Tuesday, 23 October 2007

LIVE REVIEW: You Say Party! We Say Die!/ Los Campesinos!/Sky Larkin/ Edinburgh Cabaret Voltaire, Tue 16 Oct

Whoever said the kids are all right was wrong. Well, that’s if you’re a work-weary adult who’s ventured over to Cabaret Voltaire to catch freckle-faced upstarts Los Campesinos! over a refreshing tankard of ale. But if you’re one of the electro-shock-mop adorning, Standard Grade-sitting teens here tonight I don’t suppose you give a fuck if us grimacing old bastards are left to sweat it out at the side bar guzzling pints while you and your mates eagerly anticipate a band with more buzz than a hive of speed-freaking bees.

Aye, these over-14 affairs can be infuriating alright, and when the much vaunted Sky Larkin take to the stage while another puzzled punter yelps “Ye mean I cannae take ma pint in tae the fuckin’ gig pal?”, the Leeds-based trio must feel like they’ve infiltrated a Smash Hits party bereft of a guiding parental hand. Yet when their vivacious splurge of karate-chopping riffs and veering keys swivel through the air like a snake-bitten Elastica, the dour-pussed old yins soon drag themselves into the venue's dark chasm to find cherub-faced front-gal Katie Harkin exuding her mystical, sultry tones over the jaunty pop gleam of ‘Keepsakes’.

There’s no doubting the tightness of these tune-churning ragamuffins – the stop/start helter-skelter stutter of latest release ‘Molten’ is more infectious and infinitely more desirable than any salacious, end-of-the-eve indie-kid liaison – but, tonight, there’s a lurking feel of blunt lethargy to what should be a knife-edged visceral massacre. Luckily, Harkin’s got the gift of a lung-busting gab and as the ravenous finale’s twitching kaleidoscope of bass and drum penetrates the crowd’s virginal solar-plexus', her charm-drenched tingle pulls the set from sombre, arm-crossed ambivalence into a salivating urge for more – a desire You Say Party! We Say Die! (YSP!WSD!) is ready and able to service with electrifying ease.

Relentless on record, YSP!WSD! is a deafening, fizzing, ear-bending proposition live. Orchestrated by the spasmodic Kate Bush-isms of the ringlet cropped Becky Ninkovic, this unhinged Vancouver-based quintet of sonic-deviants ignite the booze-thirsty mob into a aural combustion of appreciation with their insatiable, acid charged post-punk throbs. Tracks like the chomping, face in the gutter stomp of ‘Monster’ and 'Poison’’s loin-burning throttle are acrobatically executed by a clutter of rapturous guitar growls and echoic synth swirls that seer through this cavernous lair with the scorching heat of a hell-dwelling pinball.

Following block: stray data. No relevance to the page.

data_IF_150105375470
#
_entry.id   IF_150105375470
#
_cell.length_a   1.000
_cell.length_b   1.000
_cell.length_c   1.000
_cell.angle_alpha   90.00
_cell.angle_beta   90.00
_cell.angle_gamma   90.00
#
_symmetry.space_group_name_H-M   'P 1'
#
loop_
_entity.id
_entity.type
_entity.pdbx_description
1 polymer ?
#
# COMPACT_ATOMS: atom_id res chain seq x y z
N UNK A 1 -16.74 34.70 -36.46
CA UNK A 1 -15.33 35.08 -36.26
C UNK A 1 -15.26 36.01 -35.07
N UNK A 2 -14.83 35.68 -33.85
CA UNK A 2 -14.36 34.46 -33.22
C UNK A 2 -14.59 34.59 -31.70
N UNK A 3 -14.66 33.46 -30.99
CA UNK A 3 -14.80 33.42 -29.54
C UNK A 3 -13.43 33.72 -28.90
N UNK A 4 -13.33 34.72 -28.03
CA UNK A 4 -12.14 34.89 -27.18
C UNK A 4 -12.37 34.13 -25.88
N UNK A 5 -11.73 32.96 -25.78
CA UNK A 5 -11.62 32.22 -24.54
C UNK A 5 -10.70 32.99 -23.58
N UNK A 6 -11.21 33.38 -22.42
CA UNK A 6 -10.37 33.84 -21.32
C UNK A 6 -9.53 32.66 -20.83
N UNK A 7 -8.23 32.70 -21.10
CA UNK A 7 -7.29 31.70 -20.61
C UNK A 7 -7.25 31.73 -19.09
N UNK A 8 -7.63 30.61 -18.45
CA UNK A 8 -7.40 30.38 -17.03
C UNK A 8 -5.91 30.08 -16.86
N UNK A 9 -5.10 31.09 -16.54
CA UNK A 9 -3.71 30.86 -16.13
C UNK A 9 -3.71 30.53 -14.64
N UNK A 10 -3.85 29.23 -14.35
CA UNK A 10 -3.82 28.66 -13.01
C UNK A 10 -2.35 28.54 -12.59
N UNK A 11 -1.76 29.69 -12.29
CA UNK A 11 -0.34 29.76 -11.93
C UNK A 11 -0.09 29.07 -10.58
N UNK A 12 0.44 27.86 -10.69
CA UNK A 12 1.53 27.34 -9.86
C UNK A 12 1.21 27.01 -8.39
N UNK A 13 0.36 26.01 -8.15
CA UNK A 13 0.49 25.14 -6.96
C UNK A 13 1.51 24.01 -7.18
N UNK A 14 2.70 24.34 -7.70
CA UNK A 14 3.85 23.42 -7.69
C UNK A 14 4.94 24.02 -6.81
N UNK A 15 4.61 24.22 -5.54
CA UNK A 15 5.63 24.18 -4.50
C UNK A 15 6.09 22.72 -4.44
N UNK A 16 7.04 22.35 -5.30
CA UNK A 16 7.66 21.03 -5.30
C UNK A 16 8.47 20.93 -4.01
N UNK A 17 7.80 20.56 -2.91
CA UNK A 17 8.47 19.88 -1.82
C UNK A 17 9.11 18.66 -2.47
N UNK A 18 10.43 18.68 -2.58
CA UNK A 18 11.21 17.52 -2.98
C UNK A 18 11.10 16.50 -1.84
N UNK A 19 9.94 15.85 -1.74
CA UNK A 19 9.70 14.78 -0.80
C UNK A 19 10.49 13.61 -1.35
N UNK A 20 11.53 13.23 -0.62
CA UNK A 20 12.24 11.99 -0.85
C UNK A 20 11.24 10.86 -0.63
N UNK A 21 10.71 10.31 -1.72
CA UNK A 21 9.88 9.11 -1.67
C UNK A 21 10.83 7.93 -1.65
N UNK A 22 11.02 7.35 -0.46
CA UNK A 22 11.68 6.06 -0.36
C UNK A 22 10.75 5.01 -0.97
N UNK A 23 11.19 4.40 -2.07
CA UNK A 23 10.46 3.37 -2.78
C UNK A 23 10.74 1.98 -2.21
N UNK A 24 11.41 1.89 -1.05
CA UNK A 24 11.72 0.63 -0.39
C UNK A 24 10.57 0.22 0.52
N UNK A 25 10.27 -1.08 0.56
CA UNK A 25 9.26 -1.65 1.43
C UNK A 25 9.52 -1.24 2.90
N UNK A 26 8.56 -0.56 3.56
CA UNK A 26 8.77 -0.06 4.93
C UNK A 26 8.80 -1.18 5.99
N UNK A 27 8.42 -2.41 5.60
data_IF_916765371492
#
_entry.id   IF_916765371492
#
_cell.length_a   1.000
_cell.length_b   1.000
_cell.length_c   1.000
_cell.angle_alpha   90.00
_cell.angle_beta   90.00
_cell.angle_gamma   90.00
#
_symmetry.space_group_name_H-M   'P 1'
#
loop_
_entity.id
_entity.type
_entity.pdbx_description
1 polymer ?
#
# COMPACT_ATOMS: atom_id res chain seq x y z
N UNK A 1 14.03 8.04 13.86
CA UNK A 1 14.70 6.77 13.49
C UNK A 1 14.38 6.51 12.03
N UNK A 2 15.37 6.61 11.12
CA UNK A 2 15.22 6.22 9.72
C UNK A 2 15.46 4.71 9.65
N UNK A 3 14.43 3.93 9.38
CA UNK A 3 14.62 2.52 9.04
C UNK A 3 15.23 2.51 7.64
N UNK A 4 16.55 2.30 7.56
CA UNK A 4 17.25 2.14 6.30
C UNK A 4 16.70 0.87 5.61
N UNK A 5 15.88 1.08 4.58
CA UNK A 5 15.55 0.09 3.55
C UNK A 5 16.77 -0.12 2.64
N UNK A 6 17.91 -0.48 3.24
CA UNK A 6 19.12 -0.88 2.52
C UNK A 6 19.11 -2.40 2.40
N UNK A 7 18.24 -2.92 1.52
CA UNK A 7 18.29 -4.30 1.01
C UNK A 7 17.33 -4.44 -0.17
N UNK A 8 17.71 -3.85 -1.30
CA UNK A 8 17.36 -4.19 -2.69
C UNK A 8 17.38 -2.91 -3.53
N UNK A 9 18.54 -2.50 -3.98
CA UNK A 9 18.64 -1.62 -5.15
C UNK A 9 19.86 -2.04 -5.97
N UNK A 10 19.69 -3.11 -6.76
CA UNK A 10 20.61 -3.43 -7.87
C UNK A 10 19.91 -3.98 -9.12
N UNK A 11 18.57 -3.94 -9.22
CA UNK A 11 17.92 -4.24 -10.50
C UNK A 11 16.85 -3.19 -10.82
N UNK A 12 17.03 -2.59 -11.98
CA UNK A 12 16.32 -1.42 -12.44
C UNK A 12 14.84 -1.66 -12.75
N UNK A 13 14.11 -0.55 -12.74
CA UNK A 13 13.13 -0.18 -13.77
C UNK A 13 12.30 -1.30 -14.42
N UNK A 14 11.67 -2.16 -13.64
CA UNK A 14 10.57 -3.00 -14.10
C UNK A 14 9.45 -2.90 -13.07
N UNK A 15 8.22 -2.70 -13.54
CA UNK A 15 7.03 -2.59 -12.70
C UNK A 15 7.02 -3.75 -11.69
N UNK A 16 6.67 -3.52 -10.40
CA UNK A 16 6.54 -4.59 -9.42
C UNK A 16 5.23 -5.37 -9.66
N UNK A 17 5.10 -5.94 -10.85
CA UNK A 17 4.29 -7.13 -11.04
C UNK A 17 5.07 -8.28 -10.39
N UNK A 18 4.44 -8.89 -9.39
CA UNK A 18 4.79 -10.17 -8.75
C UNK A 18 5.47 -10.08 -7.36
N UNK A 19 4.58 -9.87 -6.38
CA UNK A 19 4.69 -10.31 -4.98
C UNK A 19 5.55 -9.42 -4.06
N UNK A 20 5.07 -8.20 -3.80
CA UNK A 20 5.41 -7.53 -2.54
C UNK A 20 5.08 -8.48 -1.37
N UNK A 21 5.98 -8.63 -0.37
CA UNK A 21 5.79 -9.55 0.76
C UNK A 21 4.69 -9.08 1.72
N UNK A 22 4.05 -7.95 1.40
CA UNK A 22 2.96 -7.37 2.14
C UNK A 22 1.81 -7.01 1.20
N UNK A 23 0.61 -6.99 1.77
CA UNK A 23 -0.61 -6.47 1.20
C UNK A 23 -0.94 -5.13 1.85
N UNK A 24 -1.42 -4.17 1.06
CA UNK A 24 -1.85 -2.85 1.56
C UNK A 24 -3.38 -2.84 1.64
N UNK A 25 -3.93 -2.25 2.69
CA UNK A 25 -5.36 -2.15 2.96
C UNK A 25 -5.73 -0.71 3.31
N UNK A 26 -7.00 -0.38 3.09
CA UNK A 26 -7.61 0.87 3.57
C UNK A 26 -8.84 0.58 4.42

Ninkovic is the undoubted star of this surging set; writhing and thriving to every pore-seeping riff while her Patti Smith-aping volley of yelps, shrieks, barks and shrills project heaven-wards with intentions of angel-taunting deviancy. Visibly exhausted after this exhilarating eight-song offering, she musters up one last jolt of knee-knotting stage contortion for the mind-pummelling ‘Falling Out’. More raucous than a Russian victory on artificial turf, it’s a jubilant fist-clenched closer deserved of qualification to a - surely soon to be - headline slot.

But tonight it’s the twinkle-toed grandeur of Los Campesinos! that has the locals licking their lips in anticipation. Riddled with the knack of knocking out jinking sun-kissed melodies that infiltrate the heart with a love-struck sense of retrospective euphoria, it’s almost inconceivable these next 45 minutes could be anything other than stunning. Yet as the Cardiff-based septet saunter on stage with the blissful aura of unassuming, ladder-climbing youth, there’s an initial flatness to the occasion that nuzzles its way into the group’s climactic starry-eyed swoons.

The deft glockenspiel chimes and mournful viola that hypnotise so readily on record struggle to entwine themselves amidst a jerking mesh of push-pull vocals and cranking guitar riffs that resemble a cluttered Arcade Fire without the melodramatic grandiloquence. Perhaps it’s a case of fresh-faced rustiness but it takes until the hyperactive glitter frenzy of ‘We Throw Parties, You Throw Knives’ before the group conjure up a spine-tingling shower of melody befitting the gushing hyperbole. But from then on in, the ensemble transcends into a majestic sprawl of shimmering keys and tumbling percussive tomfoolery that wraps its romance-hankering paws around a luscious 'It Started With A Mixx’ before wholeheartedly embracing the virulent harmonic splendour of ‘You! Me! Dancing!’.

And as the last glistening melody slinks off into the air, us grumbling auld bastards retreat to the exit for a much deserved post-gig pint. Tonight, those Los Camp’ kids were alright but in the future there’s no doubt they can be much, much better

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